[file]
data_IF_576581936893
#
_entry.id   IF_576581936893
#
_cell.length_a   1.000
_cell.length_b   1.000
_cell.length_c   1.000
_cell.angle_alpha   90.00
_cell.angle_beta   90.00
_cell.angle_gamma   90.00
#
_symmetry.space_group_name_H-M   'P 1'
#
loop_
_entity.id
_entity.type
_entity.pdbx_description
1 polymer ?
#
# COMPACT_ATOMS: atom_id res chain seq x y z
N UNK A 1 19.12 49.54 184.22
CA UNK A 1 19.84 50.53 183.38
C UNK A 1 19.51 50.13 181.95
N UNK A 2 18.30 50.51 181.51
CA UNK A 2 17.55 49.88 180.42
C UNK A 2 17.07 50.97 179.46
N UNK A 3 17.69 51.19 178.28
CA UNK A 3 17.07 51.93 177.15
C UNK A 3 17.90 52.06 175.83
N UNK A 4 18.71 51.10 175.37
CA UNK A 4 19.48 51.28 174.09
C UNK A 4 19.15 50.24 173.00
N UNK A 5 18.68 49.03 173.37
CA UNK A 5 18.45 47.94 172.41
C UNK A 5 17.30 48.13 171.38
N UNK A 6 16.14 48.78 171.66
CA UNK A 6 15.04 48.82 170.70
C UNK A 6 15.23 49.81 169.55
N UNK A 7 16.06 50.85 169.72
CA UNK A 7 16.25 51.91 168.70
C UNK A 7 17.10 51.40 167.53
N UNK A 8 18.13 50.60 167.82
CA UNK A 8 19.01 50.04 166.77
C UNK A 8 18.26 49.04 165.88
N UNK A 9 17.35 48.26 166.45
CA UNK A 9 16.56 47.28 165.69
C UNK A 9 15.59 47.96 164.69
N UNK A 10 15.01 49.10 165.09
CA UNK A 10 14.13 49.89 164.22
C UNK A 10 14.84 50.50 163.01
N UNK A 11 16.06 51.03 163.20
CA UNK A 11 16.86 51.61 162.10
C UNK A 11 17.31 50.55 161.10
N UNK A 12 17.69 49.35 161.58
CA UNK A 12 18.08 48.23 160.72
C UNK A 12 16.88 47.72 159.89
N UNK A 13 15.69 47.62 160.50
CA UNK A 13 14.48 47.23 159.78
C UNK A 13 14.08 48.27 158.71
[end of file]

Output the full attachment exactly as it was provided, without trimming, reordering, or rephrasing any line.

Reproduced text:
data_IF_576581936893
#
_entry.id   IF_576581936893
#
_cell.length_a   1.000
_cell.length_b   1.000
_cell.length_c   1.000
_cell.angle_alpha   90.00
_cell.angle_beta   90.00
_cell.angle_gamma   90.00
#
_symmetry.space_group_name_H-M   'P 1'
#
loop_
_entity.id
_entity.type
_entity.pdbx_description
1 polymer ?
#
# COMPACT_ATOMS: atom_id res chain seq x y z
N UNK A 1 19.12 49.54 184.22
CA UNK A 1 19.84 50.53 183.38
C UNK A 1 19.51 50.13 181.95
N UNK A 2 18.30 50.51 181.51
CA UNK A 2 17.55 49.88 180.42
C UNK A 2 17.07 50.97 179.46
N UNK A 3 17.69 51.19 178.28
CA UNK A 3 17.07 51.93 177.15
C UNK A 3 17.90 52.06 175.83
N UNK A 4 18.71 51.10 175.37
CA UNK A 4 19.48 51.28 174.09
C UNK A 4 19.15 50.24 173.00
N UNK A 5 18.68 49.03 173.37
CA UNK A 5 18.45 47.94 172.41
C UNK A 5 17.30 48.13 171.38
N UNK A 6 16.14 48.78 171.66
CA UNK A 6 15.04 48.82 170.70
C UNK A 6 15.23 49.81 169.55
N UNK A 7 16.06 50.85 169.72
CA UNK A 7 16.25 51.91 168.70
C UNK A 7 17.10 51.40 167.53
N UNK A 8 18.13 50.60 167.82
CA UNK A 8 19.01 50.04 166.77
C UNK A 8 18.26 49.04 165.88
N UNK A 9 17.35 48.26 166.45
CA UNK A 9 16.56 47.28 165.69
C UNK A 9 15.59 47.96 164.69
N UNK A 10 15.01 49.10 165.09
CA UNK A 10 14.13 49.89 164.22
C UNK A 10 14.84 50.50 163.01
N UNK A 11 16.06 51.03 163.20
CA UNK A 11 16.86 51.61 162.10
C UNK A 11 17.31 50.55 161.10
N UNK A 12 17.69 49.35 161.58
CA UNK A 12 18.08 48.23 160.72
C UNK A 12 16.88 47.72 159.89
N UNK A 13 15.69 47.62 160.50
CA UNK A 13 14.48 47.23 159.78
C UNK A 13 14.08 48.27 158.71